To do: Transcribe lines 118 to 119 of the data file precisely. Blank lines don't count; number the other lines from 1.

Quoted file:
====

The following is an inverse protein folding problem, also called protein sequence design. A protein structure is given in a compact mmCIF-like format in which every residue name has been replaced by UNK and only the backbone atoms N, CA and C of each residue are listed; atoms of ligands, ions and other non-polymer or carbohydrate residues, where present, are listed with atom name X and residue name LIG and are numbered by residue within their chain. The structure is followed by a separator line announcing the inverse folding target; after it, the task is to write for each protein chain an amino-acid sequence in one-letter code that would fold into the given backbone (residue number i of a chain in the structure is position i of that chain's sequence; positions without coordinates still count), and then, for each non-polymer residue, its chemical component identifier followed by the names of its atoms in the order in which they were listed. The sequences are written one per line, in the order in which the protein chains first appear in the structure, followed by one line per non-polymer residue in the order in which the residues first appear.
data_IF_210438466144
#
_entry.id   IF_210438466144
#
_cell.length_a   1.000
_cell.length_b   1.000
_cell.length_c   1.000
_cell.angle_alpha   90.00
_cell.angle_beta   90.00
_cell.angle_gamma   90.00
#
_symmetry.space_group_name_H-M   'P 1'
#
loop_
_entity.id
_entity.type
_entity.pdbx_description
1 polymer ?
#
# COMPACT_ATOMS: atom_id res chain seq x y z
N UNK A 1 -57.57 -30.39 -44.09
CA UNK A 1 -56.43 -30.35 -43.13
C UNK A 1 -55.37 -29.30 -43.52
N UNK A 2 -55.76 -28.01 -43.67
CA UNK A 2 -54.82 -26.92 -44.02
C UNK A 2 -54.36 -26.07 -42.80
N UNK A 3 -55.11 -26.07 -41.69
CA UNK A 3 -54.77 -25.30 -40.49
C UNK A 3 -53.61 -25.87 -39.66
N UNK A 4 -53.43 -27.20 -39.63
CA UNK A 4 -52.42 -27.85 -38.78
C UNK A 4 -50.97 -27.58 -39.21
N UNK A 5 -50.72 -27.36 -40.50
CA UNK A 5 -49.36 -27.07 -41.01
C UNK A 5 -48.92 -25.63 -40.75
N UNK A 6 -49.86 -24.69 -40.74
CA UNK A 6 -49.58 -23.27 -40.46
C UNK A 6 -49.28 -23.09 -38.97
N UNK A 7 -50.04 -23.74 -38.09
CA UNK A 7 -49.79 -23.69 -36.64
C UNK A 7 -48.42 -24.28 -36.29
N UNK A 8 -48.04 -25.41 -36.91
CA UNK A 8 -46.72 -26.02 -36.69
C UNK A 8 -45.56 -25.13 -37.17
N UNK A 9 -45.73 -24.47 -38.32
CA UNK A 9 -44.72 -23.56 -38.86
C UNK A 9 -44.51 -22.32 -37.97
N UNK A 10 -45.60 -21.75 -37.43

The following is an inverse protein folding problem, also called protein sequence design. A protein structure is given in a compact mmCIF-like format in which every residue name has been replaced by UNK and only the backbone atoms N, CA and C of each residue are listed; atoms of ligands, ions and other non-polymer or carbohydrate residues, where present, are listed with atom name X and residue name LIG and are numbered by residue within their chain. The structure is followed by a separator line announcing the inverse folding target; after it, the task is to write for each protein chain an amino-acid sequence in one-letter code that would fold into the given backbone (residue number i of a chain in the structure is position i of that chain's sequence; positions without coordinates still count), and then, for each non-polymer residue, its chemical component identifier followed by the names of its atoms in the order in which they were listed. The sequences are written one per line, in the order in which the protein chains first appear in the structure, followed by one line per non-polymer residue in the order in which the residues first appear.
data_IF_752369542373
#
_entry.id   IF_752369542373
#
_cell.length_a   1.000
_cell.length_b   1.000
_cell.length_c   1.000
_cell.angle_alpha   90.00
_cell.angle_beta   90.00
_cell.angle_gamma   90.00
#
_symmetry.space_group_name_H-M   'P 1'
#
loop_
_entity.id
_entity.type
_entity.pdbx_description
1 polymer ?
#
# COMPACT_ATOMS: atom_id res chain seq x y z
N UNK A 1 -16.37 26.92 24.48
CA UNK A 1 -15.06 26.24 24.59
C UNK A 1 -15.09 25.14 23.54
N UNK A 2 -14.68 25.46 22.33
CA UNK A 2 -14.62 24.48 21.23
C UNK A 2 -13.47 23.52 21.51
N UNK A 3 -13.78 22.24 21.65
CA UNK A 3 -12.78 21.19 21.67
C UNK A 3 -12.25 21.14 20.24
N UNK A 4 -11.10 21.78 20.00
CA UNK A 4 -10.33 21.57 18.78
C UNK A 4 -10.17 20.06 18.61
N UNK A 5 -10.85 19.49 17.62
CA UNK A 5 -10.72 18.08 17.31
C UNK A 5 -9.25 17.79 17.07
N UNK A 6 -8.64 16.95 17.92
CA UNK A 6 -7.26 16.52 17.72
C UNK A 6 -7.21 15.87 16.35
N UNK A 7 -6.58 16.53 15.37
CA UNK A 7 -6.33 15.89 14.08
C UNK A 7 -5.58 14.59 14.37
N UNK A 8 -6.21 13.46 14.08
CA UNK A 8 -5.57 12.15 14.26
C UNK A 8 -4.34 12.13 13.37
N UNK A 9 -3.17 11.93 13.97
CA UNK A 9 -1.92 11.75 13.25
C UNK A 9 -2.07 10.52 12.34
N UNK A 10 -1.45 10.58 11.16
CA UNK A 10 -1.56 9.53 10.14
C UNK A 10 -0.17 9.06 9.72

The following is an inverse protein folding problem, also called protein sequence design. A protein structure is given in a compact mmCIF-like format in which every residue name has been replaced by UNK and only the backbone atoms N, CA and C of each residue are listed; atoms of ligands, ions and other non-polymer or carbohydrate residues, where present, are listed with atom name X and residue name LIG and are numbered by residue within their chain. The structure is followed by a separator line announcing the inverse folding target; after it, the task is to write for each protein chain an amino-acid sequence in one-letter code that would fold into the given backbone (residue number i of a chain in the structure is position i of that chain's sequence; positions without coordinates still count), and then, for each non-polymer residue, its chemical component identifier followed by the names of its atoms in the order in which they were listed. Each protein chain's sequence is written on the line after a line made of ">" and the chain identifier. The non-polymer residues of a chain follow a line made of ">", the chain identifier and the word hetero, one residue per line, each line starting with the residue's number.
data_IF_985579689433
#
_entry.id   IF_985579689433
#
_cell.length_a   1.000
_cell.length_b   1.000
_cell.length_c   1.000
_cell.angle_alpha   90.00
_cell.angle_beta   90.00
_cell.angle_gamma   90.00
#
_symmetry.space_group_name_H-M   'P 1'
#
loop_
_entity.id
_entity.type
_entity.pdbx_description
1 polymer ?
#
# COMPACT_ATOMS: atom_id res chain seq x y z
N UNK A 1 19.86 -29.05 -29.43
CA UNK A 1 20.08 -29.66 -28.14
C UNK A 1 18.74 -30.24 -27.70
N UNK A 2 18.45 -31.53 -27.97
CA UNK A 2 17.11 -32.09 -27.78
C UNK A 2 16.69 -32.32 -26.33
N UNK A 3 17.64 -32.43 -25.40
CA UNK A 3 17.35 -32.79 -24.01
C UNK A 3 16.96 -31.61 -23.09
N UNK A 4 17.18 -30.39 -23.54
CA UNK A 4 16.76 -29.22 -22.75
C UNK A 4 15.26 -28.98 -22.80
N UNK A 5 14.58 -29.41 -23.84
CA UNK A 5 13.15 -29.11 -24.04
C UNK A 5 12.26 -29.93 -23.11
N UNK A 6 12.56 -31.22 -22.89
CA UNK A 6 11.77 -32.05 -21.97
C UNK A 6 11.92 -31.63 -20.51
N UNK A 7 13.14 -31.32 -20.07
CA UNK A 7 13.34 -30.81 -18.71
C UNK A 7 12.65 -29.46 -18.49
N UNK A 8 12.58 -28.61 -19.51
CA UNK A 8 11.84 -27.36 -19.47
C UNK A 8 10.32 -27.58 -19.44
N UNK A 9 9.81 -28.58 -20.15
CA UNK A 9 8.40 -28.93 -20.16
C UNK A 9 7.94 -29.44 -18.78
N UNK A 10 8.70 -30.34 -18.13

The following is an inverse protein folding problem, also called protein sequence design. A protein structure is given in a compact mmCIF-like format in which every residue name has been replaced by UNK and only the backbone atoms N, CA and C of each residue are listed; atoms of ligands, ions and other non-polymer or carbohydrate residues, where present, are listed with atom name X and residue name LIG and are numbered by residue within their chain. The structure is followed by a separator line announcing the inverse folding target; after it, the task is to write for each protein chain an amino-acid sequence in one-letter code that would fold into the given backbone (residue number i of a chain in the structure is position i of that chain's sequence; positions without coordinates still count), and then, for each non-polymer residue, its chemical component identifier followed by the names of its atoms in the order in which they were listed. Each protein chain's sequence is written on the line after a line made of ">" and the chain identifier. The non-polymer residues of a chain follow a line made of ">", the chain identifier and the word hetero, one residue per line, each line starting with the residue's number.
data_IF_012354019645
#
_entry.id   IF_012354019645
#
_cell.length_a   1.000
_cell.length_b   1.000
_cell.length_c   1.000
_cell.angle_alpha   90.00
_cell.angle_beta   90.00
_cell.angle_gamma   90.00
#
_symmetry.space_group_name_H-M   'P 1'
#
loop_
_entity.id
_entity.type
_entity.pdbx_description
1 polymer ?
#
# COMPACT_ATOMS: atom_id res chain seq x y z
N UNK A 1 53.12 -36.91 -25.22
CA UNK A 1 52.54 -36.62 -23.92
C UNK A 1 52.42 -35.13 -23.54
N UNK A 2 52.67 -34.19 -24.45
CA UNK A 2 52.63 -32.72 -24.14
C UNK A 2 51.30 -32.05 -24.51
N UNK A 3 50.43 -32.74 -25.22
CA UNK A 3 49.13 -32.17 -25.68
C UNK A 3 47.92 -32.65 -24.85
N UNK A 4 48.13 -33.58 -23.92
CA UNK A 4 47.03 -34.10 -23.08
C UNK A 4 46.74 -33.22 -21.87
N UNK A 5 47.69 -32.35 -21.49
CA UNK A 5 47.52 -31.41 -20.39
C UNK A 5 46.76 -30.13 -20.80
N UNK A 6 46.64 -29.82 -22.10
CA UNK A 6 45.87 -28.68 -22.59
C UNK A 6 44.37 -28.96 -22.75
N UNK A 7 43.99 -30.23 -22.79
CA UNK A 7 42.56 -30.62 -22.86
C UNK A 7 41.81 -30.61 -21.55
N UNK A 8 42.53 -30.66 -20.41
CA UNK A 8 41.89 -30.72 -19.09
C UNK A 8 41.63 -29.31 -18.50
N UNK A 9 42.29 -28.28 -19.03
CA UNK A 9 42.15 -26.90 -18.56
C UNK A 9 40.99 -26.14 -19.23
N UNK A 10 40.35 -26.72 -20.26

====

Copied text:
_entity.pdbx_description
1 polymer ?